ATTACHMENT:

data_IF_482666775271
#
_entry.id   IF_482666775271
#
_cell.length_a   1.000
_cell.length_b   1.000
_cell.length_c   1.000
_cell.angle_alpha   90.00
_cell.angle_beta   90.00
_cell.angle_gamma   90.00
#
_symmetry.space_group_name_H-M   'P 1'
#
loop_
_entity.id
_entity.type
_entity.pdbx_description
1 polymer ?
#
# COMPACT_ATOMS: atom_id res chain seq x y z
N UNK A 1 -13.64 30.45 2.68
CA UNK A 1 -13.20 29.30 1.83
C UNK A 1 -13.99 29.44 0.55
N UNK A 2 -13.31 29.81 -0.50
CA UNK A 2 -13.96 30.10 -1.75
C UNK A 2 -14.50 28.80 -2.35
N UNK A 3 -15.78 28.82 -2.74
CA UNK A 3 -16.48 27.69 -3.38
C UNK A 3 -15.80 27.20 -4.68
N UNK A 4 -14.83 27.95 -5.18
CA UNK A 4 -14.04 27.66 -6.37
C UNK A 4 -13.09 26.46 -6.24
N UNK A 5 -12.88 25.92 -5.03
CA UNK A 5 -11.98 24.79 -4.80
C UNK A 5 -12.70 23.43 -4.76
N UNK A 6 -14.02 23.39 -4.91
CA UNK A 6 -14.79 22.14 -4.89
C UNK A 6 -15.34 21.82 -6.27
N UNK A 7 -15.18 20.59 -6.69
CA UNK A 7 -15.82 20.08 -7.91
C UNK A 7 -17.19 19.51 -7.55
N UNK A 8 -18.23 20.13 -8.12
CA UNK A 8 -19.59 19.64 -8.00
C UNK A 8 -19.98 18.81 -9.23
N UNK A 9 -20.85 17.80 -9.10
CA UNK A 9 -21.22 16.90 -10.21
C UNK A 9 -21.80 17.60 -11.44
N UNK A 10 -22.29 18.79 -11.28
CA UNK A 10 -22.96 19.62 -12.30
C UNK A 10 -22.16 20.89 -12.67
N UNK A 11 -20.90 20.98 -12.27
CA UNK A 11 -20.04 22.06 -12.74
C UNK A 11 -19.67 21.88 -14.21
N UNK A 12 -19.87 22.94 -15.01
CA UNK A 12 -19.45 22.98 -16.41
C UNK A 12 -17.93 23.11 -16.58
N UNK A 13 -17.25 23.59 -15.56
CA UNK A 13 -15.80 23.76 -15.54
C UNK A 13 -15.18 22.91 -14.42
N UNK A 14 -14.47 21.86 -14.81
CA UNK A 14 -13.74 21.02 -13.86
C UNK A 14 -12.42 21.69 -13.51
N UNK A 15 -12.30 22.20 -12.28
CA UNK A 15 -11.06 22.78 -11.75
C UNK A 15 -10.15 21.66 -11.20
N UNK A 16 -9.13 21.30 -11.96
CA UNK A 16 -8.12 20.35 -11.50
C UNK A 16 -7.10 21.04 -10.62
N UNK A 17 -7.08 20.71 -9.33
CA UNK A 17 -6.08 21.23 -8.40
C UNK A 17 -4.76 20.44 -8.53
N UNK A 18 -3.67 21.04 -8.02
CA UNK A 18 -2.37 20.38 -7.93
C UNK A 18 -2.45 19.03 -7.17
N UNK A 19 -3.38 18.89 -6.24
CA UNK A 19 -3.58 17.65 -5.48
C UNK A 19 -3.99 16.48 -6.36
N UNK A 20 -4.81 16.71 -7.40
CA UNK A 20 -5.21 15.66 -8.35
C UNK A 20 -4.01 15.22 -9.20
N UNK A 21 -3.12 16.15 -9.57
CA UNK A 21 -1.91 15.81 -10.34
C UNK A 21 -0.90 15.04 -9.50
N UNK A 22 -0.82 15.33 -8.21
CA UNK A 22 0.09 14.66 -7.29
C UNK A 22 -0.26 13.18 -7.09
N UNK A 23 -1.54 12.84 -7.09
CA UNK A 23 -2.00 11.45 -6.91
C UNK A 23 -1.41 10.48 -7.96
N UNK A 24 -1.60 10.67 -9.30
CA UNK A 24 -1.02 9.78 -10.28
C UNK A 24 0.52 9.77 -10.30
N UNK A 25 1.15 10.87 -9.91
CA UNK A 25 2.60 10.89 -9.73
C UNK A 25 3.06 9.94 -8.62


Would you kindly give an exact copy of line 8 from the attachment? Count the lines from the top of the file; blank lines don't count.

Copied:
_cell.angle_alpha   90.00